These so called "extended" validation vetting checks on companies for
extended validation certificates are supposed to provide the consumer
on the website with an high level of assurance that the company has
been properly validated but the fact is that these so called
"extended" validation vetting checks are nothing more than basic
checks. The Disclosure and Barring Service (DBS) in the United Kingdom
conducts more vetting checks on an individual applying for an basic
DBS check than CAs do for an so called "extended" validation
certificates for companies.

I serious doubts over the methods used by CAs to conduct these so
called "extended" validation vetting checks. This is from personal
experience of going through dozens of dozens of validation checks of
all types of certificates with different CAs.

These so called "extended" validation certificates should be removed
forthwith because it is not performing the intended job it was
supposed to be made for and given that these so called "extended"
validation certificates are nothing more than basic checks it is in a
way falsely advertising to consumers on these websites that uses these
so called "extended" validation certificates that they have been
validated to an "extended" level of vetting which they have not.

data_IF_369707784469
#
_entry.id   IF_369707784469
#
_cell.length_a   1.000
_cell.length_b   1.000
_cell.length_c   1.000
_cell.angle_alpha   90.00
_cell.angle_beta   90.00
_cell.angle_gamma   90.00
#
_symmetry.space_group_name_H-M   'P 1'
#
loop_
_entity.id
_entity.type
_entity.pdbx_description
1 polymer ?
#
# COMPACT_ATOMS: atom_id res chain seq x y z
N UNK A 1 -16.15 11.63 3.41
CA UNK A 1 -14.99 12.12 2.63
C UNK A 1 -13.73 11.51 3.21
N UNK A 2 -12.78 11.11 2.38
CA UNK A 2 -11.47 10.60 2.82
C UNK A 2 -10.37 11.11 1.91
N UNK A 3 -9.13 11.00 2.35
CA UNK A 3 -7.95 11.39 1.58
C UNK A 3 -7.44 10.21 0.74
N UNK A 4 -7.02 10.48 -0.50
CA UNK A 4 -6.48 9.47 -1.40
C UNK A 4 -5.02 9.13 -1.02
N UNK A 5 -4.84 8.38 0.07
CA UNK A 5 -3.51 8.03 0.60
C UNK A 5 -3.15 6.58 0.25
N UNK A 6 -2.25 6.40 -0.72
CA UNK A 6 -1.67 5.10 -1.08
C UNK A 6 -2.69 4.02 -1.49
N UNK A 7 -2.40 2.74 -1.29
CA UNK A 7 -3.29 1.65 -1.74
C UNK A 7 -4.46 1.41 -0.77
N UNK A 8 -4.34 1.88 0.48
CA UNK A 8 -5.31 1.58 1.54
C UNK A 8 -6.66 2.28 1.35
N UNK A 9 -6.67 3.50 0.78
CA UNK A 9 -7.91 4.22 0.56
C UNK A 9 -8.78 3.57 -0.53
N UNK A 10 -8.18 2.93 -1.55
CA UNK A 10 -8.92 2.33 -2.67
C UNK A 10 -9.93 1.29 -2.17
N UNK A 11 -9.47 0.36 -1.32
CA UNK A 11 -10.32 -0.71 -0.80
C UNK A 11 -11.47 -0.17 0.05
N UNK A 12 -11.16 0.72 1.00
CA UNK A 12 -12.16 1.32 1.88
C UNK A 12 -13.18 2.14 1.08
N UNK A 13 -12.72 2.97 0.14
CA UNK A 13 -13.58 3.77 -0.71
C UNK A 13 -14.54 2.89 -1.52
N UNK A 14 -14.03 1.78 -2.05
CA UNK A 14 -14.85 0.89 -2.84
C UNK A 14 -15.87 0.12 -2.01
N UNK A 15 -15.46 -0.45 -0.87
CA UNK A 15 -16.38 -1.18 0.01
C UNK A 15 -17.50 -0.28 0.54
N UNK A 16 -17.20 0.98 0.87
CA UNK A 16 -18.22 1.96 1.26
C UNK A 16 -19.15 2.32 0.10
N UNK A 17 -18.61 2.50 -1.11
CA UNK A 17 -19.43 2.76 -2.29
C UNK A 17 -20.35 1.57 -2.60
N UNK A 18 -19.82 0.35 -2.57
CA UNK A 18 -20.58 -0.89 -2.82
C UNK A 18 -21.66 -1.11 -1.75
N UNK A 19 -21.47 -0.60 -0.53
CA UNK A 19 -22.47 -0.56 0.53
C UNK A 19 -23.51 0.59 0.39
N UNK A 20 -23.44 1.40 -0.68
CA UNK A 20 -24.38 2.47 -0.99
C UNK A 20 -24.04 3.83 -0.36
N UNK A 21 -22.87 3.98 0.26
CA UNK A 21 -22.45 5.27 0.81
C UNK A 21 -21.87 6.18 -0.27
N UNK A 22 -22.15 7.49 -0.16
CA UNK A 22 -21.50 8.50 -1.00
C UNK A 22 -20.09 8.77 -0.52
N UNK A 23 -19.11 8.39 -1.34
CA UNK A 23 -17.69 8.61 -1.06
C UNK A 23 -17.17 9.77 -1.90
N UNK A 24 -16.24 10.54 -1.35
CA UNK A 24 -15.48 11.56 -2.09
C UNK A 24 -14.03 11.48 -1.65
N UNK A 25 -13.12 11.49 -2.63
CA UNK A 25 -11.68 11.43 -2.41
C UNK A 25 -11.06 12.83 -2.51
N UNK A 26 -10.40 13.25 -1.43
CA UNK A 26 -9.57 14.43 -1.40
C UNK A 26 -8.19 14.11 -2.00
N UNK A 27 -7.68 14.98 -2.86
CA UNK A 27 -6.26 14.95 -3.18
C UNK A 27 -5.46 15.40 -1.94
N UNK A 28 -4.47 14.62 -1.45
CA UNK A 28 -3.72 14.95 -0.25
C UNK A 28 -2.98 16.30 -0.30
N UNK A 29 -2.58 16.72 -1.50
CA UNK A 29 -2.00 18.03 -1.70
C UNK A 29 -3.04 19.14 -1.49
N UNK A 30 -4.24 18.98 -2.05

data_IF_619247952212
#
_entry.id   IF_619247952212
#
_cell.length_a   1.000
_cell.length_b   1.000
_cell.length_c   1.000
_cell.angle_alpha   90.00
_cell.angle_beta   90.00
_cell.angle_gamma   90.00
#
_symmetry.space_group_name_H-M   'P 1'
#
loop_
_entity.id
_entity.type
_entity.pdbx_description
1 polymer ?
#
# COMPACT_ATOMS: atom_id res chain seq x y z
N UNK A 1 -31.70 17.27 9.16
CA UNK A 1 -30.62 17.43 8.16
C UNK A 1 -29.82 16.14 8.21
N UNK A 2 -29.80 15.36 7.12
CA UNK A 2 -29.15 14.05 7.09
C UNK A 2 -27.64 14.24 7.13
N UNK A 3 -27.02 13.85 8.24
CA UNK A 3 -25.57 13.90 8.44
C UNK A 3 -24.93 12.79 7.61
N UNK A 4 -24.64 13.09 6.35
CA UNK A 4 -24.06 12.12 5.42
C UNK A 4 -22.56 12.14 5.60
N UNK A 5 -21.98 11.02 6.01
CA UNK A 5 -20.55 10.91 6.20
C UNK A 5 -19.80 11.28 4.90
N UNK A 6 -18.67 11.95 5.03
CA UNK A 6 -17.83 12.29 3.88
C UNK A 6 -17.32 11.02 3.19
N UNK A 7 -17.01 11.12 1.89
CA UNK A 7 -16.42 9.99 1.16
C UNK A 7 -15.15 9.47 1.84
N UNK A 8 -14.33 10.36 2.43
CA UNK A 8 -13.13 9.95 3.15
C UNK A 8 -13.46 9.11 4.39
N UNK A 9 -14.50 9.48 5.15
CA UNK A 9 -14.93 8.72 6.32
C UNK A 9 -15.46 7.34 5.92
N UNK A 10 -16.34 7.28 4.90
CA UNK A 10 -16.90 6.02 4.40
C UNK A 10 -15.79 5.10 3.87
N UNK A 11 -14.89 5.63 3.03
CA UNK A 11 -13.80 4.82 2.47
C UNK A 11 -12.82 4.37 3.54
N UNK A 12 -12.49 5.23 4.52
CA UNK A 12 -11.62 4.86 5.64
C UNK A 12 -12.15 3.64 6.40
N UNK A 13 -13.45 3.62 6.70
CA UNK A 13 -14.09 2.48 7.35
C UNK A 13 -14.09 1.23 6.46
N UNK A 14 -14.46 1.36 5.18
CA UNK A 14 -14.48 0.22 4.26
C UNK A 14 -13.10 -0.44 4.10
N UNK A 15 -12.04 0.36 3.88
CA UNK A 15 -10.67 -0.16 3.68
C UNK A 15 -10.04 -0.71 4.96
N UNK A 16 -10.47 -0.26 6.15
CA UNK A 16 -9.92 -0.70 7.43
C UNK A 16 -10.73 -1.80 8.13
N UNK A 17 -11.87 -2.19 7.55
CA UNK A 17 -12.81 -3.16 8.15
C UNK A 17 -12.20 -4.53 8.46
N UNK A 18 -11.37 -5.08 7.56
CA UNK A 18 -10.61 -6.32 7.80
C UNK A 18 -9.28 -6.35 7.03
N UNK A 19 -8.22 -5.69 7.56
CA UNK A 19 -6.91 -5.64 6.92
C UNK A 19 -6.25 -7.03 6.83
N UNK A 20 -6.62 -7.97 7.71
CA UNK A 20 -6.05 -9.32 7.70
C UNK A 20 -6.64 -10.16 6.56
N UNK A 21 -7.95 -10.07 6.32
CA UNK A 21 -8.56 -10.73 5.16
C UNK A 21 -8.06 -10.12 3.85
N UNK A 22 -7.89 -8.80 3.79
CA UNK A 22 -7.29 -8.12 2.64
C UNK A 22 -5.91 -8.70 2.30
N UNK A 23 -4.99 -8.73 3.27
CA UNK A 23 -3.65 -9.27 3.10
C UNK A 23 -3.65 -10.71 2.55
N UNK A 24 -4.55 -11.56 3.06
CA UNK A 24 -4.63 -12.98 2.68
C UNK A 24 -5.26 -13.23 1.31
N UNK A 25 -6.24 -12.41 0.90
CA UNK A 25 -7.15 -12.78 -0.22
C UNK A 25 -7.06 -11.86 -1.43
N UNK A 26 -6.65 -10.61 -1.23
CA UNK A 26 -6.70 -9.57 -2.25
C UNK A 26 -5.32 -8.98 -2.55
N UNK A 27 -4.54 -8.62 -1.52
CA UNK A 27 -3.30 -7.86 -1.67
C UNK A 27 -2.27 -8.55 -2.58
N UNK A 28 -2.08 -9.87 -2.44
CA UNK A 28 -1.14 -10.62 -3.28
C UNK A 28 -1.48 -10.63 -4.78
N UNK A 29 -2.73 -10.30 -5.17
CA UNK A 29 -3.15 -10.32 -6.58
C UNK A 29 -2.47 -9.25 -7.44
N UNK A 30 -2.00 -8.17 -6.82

On Thu, Aug 29, 2019 at 8:17 PM Ryan Sleevi via dev-security-policy
<> wrote:
> On Thu, Aug 29, 2019 at 2:49 PM Kirk Hall via dev-security-policy <
>> wrote:
> > Sure, I’m happy to explain, using Bank of America as an example.
> Kirk,
> Thanks for providing this example. Could you help me understand how it
> helps determine that things are safe? For example, the reputation system
> you described, which is more akin to code signing than what is generally
> practiced an anti-phishing, seems like if it was implemented, it would
> leave users at significant risk from compromise on EV sites. That is, if an
> EV-using site was compromised and displayed a phishing form, the fact that
> it had "good" reputation would actually be actively harmful to users
> security, because it would make it harder to provide timely responsiveness.
> That is, it would be a false negative.
> In this case, the use of EV certificates, and the presumption of
> reputation, would lead to actively worse security.
> Did I misunderstand the scenario?
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